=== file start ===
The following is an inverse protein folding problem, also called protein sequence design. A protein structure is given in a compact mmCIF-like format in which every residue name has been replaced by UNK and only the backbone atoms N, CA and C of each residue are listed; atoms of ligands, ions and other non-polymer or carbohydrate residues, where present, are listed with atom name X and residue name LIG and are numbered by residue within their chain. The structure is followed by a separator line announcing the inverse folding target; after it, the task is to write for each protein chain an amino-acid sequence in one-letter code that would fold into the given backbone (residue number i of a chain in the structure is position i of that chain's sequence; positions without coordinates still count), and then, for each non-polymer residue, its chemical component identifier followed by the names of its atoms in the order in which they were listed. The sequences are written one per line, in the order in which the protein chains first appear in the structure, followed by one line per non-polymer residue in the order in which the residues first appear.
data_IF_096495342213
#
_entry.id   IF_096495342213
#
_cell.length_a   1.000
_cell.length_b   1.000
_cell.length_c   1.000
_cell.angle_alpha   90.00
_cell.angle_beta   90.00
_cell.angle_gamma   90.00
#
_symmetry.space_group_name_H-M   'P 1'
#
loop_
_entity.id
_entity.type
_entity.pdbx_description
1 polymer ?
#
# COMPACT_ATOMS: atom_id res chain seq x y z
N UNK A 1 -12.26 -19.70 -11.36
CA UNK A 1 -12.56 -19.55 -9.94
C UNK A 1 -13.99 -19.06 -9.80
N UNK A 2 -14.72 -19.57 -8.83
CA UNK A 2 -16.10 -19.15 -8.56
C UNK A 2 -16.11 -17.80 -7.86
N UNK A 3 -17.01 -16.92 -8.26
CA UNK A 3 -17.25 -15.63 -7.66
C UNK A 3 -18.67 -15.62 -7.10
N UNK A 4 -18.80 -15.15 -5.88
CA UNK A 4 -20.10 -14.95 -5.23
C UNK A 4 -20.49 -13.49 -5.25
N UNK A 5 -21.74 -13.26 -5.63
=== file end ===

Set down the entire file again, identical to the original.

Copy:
The following is an inverse protein folding problem, also called protein sequence design. A protein structure is given in a compact mmCIF-like format in which every residue name has been replaced by UNK and only the backbone atoms N, CA and C of each residue are listed; atoms of ligands, ions and other non-polymer or carbohydrate residues, where present, are listed with atom name X and residue name LIG and are numbered by residue within their chain. The structure is followed by a separator line announcing the inverse folding target; after it, the task is to write for each protein chain an amino-acid sequence in one-letter code that would fold into the given backbone (residue number i of a chain in the structure is position i of that chain's sequence; positions without coordinates still count), and then, for each non-polymer residue, its chemical component identifier followed by the names of its atoms in the order in which they were listed. The sequences are written one per line, in the order in which the protein chains first appear in the structure, followed by one line per non-polymer residue in the order in which the residues first appear.
data_IF_096495342213
#
_entry.id   IF_096495342213
#
_cell.length_a   1.000
_cell.length_b   1.000
_cell.length_c   1.000
_cell.angle_alpha   90.00
_cell.angle_beta   90.00
_cell.angle_gamma   90.00
#
_symmetry.space_group_name_H-M   'P 1'
#
loop_
_entity.id
_entity.type
_entity.pdbx_description
1 polymer ?
#
# COMPACT_ATOMS: atom_id res chain seq x y z
N UNK A 1 -12.26 -19.70 -11.36
CA UNK A 1 -12.56 -19.55 -9.94
C UNK A 1 -13.99 -19.06 -9.80
N UNK A 2 -14.72 -19.57 -8.83
CA UNK A 2 -16.10 -19.15 -8.56
C UNK A 2 -16.11 -17.80 -7.86
N UNK A 3 -17.01 -16.92 -8.26
CA UNK A 3 -17.25 -15.63 -7.66
C UNK A 3 -18.67 -15.62 -7.10
N UNK A 4 -18.80 -15.15 -5.88
CA UNK A 4 -20.10 -14.95 -5.23
C UNK A 4 -20.49 -13.49 -5.25
N UNK A 5 -21.74 -13.26 -5.63